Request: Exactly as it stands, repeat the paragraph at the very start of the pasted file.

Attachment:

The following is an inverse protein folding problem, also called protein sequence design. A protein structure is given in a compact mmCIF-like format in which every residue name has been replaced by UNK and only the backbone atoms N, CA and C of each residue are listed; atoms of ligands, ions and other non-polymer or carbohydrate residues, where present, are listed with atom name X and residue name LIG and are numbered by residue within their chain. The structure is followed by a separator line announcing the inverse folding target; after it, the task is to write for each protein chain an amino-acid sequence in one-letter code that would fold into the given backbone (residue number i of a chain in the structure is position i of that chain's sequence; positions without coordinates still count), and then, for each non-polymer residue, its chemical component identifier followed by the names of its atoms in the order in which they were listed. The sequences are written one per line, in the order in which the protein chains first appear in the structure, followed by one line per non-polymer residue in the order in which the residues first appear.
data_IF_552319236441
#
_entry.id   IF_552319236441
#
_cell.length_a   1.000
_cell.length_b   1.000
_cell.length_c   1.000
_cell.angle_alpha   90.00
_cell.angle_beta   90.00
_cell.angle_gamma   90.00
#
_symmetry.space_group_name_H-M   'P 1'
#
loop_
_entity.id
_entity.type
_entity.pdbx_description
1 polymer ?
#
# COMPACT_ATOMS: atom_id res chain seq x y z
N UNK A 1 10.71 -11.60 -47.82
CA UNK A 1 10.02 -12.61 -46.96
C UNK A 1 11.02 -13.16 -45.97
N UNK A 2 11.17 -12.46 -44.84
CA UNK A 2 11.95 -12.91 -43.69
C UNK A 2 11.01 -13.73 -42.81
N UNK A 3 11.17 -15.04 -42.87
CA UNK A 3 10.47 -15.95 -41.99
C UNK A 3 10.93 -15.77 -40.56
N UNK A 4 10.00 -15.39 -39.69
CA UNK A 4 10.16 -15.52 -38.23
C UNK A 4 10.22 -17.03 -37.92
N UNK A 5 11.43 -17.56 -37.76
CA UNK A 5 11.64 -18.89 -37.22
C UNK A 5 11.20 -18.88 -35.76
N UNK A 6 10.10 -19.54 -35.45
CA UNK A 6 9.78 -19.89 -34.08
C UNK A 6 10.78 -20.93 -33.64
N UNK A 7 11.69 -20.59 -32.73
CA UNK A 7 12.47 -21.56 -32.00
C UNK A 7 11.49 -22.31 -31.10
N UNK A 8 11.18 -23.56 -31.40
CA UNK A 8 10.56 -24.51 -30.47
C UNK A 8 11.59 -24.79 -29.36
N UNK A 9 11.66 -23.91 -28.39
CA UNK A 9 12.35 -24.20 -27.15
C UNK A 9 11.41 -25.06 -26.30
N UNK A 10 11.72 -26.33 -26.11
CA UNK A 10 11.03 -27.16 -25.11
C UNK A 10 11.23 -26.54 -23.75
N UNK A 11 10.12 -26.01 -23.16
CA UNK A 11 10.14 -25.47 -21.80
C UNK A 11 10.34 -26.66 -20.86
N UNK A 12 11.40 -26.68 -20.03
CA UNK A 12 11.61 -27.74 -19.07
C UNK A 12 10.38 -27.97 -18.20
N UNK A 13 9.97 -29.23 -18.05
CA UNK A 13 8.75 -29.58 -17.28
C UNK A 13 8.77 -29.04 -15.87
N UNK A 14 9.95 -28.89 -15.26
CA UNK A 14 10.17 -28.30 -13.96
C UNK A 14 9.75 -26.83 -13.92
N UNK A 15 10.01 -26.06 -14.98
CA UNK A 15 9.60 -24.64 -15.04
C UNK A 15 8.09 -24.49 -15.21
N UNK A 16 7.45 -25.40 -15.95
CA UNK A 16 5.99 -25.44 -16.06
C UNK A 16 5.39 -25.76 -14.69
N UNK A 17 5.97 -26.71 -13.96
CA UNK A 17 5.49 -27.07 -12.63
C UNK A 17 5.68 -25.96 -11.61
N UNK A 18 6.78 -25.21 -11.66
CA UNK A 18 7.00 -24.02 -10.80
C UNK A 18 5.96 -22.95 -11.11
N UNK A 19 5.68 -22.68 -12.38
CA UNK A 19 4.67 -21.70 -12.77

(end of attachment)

The following is an inverse protein folding problem, also called protein sequence design. A protein structure is given in a compact mmCIF-like format in which every residue name has been replaced by UNK and only the backbone atoms N, CA and C of each residue are listed; atoms of ligands, ions and other non-polymer or carbohydrate residues, where present, are listed with atom name X and residue name LIG and are numbered by residue within their chain. The structure is followed by a separator line announcing the inverse folding target; after it, the task is to write for each protein chain an amino-acid sequence in one-letter code that would fold into the given backbone (residue number i of a chain in the structure is position i of that chain's sequence; positions without coordinates still count), and then, for each non-polymer residue, its chemical component identifier followed by the names of its atoms in the order in which they were listed. The sequences are written one per line, in the order in which the protein chains first appear in the structure, followed by one line per non-polymer residue in the order in which the residues first appear.